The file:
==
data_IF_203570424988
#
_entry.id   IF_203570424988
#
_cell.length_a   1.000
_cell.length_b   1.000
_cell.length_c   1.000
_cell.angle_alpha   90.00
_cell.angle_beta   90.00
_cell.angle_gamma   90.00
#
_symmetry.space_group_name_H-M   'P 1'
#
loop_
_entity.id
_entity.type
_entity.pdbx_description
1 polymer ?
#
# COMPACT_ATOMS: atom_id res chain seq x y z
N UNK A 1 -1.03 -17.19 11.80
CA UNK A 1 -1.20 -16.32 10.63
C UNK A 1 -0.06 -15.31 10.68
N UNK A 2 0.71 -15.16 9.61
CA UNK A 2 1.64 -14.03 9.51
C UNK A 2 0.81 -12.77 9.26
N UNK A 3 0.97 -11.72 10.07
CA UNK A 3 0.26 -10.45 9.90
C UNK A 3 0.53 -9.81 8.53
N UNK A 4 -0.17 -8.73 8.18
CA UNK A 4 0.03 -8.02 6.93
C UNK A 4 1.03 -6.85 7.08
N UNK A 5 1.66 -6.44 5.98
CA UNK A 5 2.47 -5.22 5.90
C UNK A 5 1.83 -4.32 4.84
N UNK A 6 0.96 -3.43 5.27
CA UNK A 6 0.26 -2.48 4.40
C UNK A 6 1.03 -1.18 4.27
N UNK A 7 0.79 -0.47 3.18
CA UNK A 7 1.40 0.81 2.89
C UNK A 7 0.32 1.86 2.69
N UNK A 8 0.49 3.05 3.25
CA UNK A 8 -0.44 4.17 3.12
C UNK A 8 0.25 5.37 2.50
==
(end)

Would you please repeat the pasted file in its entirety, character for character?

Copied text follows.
data_IF_203570424988
#
_entry.id   IF_203570424988
#
_cell.length_a   1.000
_cell.length_b   1.000
_cell.length_c   1.000
_cell.angle_alpha   90.00
_cell.angle_beta   90.00
_cell.angle_gamma   90.00
#
_symmetry.space_group_name_H-M   'P 1'
#
loop_
_entity.id
_entity.type
_entity.pdbx_description
1 polymer ?
#
# COMPACT_ATOMS: atom_id res chain seq x y z
N UNK A 1 -1.03 -17.19 11.80
CA UNK A 1 -1.20 -16.32 10.63
C UNK A 1 -0.06 -15.31 10.68
N UNK A 2 0.71 -15.16 9.61
CA UNK A 2 1.64 -14.03 9.51
C UNK A 2 0.81 -12.77 9.26
N UNK A 3 0.97 -11.72 10.07
CA UNK A 3 0.26 -10.45 9.90
C UNK A 3 0.53 -9.81 8.53
N UNK A 4 -0.17 -8.73 8.18
CA UNK A 4 0.03 -8.02 6.93
C UNK A 4 1.03 -6.85 7.08
N UNK A 5 1.66 -6.44 5.98
CA UNK A 5 2.47 -5.22 5.90
C UNK A 5 1.83 -4.32 4.84
N UNK A 6 0.96 -3.43 5.27
CA UNK A 6 0.26 -2.48 4.40
C UNK A 6 1.03 -1.18 4.27
N UNK A 7 0.79 -0.47 3.18
CA UNK A 7 1.40 0.81 2.89
C UNK A 7 0.32 1.86 2.69
N UNK A 8 0.49 3.05 3.25
CA UNK A 8 -0.44 4.17 3.12
C UNK A 8 0.25 5.37 2.50